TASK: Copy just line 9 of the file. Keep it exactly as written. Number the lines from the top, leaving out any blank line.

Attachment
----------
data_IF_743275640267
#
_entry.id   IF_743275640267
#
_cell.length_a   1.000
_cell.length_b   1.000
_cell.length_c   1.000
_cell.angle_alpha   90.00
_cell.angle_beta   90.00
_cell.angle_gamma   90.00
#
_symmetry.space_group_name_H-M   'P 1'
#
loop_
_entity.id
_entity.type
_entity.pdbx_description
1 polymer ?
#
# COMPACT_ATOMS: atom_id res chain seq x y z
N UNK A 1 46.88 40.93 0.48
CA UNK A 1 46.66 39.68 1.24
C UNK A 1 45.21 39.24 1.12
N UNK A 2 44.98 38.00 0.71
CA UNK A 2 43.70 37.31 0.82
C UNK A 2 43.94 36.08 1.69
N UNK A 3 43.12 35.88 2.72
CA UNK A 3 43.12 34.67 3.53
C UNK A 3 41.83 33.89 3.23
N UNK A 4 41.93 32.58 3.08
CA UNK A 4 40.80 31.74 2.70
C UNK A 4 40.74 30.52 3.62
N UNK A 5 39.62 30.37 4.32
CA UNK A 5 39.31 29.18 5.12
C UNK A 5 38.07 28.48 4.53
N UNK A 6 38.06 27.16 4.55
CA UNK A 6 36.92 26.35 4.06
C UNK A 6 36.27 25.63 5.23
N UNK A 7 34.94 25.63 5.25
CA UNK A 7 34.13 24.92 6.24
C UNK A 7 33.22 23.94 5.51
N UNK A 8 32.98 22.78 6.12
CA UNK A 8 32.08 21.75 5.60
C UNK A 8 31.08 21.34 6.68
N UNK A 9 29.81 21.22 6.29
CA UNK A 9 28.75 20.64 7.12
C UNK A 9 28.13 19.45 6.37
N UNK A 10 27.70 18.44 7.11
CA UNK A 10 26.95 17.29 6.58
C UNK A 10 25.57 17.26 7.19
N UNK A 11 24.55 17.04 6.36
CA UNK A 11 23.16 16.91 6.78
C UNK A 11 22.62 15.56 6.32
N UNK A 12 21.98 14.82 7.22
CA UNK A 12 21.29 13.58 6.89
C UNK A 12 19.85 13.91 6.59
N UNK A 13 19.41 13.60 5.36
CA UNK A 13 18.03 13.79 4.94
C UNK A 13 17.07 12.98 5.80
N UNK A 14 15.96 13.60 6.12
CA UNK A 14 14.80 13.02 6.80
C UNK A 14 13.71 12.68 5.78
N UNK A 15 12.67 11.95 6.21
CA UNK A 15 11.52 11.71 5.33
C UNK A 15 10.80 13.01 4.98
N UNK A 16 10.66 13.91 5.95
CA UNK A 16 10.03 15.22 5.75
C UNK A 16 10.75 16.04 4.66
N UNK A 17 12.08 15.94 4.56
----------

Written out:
_cell.angle_beta   90.00